Valerie Amos, the United Nations' humanitarian aid chief, will visit Syria and Lebanon on Tuesday to troubleshoot ways to end the region's ongoing conflict.
Amos will meet with Syrian authorities, the Syrian Arab Red Crescent and other aid agencies, and Syrian families who have fled to neighboring Lebanon during her three-day visit, Reuters reported.
Around 37,000 Syrians have taken refuge in Lebanon, according to UN figures, RIA Novosti reported. There are also hundreds of thousands of refugees in Jordan, Iraq and Turkey.
However, some diplomats don't believe real progress can be made until the violence dies down.
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"As long as you have violence going on areas with the greatest needs, it becomes an access question. You can't do it with bullets flying," a Western diplomatic source who wished to remain anonymous told Reuters. "Announcing someone has access is insignificant if the shells are still falling."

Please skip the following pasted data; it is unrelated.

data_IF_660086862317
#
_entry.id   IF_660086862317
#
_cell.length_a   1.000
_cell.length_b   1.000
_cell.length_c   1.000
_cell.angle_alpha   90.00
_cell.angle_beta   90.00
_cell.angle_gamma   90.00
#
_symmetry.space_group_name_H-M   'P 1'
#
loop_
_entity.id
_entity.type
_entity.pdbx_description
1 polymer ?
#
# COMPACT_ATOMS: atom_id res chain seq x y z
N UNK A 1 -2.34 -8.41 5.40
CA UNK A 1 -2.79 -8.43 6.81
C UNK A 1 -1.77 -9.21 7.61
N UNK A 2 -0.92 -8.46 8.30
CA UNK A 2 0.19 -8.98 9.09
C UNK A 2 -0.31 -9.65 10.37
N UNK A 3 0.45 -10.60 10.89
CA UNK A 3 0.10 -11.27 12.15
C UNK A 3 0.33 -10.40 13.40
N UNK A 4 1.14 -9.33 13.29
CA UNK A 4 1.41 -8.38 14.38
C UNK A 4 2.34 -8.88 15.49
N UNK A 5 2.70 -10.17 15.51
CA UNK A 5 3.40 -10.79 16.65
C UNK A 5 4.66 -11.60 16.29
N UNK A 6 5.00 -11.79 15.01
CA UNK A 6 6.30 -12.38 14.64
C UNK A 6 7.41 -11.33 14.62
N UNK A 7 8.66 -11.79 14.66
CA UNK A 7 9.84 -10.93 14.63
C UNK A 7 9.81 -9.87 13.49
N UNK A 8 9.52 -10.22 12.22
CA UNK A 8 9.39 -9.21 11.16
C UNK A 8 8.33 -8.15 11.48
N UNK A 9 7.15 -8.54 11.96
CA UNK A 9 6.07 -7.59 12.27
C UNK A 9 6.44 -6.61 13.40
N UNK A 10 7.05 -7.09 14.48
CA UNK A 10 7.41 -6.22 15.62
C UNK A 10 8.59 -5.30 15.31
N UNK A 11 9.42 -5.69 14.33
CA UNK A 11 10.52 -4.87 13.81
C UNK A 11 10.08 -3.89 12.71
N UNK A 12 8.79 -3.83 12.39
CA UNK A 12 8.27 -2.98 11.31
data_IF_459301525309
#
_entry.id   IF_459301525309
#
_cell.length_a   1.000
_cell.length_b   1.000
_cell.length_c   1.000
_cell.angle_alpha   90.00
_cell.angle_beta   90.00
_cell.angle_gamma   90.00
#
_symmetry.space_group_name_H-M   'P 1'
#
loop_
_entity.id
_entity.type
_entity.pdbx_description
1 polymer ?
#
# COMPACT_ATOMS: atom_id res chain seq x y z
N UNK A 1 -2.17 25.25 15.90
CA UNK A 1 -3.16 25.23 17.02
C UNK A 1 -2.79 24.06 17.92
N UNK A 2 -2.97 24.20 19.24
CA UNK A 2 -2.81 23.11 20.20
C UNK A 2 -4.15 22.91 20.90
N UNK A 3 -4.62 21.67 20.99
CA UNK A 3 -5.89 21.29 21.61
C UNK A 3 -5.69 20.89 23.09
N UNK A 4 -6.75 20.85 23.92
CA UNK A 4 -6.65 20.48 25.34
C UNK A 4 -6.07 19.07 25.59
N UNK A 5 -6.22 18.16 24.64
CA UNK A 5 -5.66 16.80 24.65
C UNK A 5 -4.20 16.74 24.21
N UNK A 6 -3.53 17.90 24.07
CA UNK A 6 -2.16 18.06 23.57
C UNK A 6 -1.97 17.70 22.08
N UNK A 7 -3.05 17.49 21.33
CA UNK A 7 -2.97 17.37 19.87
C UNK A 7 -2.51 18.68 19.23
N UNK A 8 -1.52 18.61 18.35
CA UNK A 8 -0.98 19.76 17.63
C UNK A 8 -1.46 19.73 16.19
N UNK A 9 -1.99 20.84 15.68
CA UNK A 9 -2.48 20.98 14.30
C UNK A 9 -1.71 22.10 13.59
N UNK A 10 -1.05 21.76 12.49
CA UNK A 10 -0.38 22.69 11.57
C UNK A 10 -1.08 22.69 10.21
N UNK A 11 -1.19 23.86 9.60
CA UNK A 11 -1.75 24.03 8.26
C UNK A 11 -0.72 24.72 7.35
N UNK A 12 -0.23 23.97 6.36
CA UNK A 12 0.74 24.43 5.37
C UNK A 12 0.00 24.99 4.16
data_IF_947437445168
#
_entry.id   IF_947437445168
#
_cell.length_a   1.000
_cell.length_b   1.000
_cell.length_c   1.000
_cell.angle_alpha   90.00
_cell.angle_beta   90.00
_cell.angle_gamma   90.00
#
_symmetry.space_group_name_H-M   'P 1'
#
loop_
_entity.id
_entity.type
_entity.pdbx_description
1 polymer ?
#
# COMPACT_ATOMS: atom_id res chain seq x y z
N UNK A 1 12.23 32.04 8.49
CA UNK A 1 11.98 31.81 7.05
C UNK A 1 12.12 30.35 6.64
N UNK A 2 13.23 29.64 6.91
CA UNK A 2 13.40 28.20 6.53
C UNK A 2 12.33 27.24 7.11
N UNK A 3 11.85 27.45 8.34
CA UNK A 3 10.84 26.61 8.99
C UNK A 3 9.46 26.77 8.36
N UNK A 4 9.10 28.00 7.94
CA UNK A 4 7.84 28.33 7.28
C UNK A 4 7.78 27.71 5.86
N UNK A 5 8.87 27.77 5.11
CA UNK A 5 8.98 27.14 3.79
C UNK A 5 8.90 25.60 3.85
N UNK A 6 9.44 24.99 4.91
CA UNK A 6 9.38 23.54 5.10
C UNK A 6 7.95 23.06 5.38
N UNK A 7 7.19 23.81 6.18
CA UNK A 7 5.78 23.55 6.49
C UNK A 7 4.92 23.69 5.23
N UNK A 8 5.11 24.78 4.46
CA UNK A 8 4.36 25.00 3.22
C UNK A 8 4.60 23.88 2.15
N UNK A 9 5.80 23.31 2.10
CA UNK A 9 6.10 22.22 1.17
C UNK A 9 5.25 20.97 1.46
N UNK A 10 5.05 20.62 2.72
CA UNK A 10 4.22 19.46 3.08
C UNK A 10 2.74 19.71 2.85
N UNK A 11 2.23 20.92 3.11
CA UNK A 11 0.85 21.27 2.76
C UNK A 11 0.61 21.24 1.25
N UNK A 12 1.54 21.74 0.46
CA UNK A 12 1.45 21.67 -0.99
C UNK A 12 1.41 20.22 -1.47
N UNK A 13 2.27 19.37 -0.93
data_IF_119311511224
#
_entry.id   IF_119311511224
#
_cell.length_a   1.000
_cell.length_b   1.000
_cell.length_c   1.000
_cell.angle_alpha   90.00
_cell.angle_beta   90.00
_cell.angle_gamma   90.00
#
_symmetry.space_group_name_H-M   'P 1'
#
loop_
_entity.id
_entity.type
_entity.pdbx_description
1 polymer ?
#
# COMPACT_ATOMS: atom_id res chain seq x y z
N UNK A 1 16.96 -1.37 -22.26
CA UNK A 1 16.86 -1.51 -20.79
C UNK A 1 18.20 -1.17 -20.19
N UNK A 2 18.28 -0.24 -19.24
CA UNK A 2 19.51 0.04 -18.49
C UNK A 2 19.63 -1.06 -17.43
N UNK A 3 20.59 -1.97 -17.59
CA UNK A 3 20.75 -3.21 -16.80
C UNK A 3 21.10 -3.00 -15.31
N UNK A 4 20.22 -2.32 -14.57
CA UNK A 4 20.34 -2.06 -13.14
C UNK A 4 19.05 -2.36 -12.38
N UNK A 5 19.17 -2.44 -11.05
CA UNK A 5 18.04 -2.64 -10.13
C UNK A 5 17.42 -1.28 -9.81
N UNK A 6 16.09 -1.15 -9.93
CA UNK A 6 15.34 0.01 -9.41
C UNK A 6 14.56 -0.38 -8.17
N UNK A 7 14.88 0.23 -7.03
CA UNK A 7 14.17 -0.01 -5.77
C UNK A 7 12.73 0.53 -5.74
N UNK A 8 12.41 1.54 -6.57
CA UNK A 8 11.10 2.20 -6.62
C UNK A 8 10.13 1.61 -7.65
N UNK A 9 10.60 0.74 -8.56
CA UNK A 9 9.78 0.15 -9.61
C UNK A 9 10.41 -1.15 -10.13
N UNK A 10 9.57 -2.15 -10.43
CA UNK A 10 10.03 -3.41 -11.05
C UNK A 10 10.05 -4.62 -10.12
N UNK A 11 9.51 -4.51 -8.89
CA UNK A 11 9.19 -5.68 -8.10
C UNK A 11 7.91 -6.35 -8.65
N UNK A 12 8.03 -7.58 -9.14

Amos will attempt to find ways to lessen the conflict's impact on civilians and scale up relief efforts in the region, Bloomberg Businessweek reported.
“The humanitarian situation in Syria has further worsened in recent weeks as fighting has spread in Damascus and to Aleppo and other cities,” according to an e-mailed statement from the UN office in Geneva.
“Two million people are now estimated to have been affected by the crisis and over 1 million have been internally displaced. More than 140,000 people have fled the violence and crossed into Lebanon, Jordan, Turkey and Iraq," according to the UN.